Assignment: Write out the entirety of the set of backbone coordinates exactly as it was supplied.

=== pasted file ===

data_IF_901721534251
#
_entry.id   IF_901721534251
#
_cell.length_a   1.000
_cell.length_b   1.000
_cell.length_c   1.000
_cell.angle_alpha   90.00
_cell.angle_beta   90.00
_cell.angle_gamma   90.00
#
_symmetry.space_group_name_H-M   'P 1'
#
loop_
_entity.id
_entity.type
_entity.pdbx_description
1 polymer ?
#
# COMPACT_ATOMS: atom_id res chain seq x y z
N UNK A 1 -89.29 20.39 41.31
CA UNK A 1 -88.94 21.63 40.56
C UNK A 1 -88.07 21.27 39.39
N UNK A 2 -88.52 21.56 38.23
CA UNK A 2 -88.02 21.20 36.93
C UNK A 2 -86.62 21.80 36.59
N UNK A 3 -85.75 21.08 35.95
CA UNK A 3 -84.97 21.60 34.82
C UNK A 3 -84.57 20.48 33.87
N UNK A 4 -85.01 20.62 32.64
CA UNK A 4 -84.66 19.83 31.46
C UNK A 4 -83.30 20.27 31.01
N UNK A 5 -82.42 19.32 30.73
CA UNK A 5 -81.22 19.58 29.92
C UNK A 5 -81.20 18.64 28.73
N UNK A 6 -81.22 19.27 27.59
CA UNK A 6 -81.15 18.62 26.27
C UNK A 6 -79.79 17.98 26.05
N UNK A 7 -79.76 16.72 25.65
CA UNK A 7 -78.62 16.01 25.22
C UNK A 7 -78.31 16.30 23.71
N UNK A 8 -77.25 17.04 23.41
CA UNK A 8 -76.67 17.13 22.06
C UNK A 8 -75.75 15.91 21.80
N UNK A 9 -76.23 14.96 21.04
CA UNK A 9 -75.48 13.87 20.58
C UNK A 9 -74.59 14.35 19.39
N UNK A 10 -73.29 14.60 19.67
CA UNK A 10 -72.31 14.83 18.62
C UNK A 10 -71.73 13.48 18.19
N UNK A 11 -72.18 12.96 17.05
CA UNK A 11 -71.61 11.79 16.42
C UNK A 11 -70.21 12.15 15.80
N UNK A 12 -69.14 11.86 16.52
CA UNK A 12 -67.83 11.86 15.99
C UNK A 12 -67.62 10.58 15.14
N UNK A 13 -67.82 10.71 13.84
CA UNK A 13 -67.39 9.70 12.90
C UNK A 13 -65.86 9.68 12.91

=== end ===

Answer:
data_IF_901721534251
#
_entry.id   IF_901721534251
#
_cell.length_a   1.000
_cell.length_b   1.000
_cell.length_c   1.000
_cell.angle_alpha   90.00
_cell.angle_beta   90.00
_cell.angle_gamma   90.00
#
_symmetry.space_group_name_H-M   'P 1'
#
loop_
_entity.id
_entity.type
_entity.pdbx_description
1 polymer ?
#
# COMPACT_ATOMS: atom_id res chain seq x y z
N UNK A 1 -89.29 20.39 41.31
CA UNK A 1 -88.94 21.63 40.56
C UNK A 1 -88.07 21.27 39.39
N UNK A 2 -88.52 21.56 38.23
CA UNK A 2 -88.02 21.20 36.93
C UNK A 2 -86.62 21.80 36.59
N UNK A 3 -85.75 21.08 35.95
CA UNK A 3 -84.97 21.60 34.82
C UNK A 3 -84.57 20.48 33.87
N UNK A 4 -85.01 20.62 32.64
CA UNK A 4 -84.66 19.83 31.46
C UNK A 4 -83.30 20.27 31.01
N UNK A 5 -82.42 19.32 30.73
CA UNK A 5 -81.22 19.58 29.92
C UNK A 5 -81.20 18.64 28.73
N UNK A 6 -81.22 19.27 27.59
CA UNK A 6 -81.15 18.62 26.27
C UNK A 6 -79.79 17.98 26.05
N UNK A 7 -79.76 16.72 25.65
CA UNK A 7 -78.62 16.01 25.22
C UNK A 7 -78.31 16.30 23.71
N UNK A 8 -77.25 17.04 23.41
CA UNK A 8 -76.67 17.13 22.06
C UNK A 8 -75.75 15.91 21.80
N UNK A 9 -76.23 14.96 21.04
CA UNK A 9 -75.48 13.87 20.58
C UNK A 9 -74.59 14.35 19.39
N UNK A 10 -73.29 14.60 19.67
CA UNK A 10 -72.31 14.83 18.62
C UNK A 10 -71.73 13.48 18.19
N UNK A 11 -72.18 12.96 17.05
CA UNK A 11 -71.61 11.79 16.42
C UNK A 11 -70.21 12.15 15.80
N UNK A 12 -69.14 11.86 16.52
CA UNK A 12 -67.83 11.86 15.99
C UNK A 12 -67.62 10.58 15.14
N UNK A 13 -67.82 10.71 13.84
CA UNK A 13 -67.39 9.70 12.90
C UNK A 13 -65.86 9.68 12.91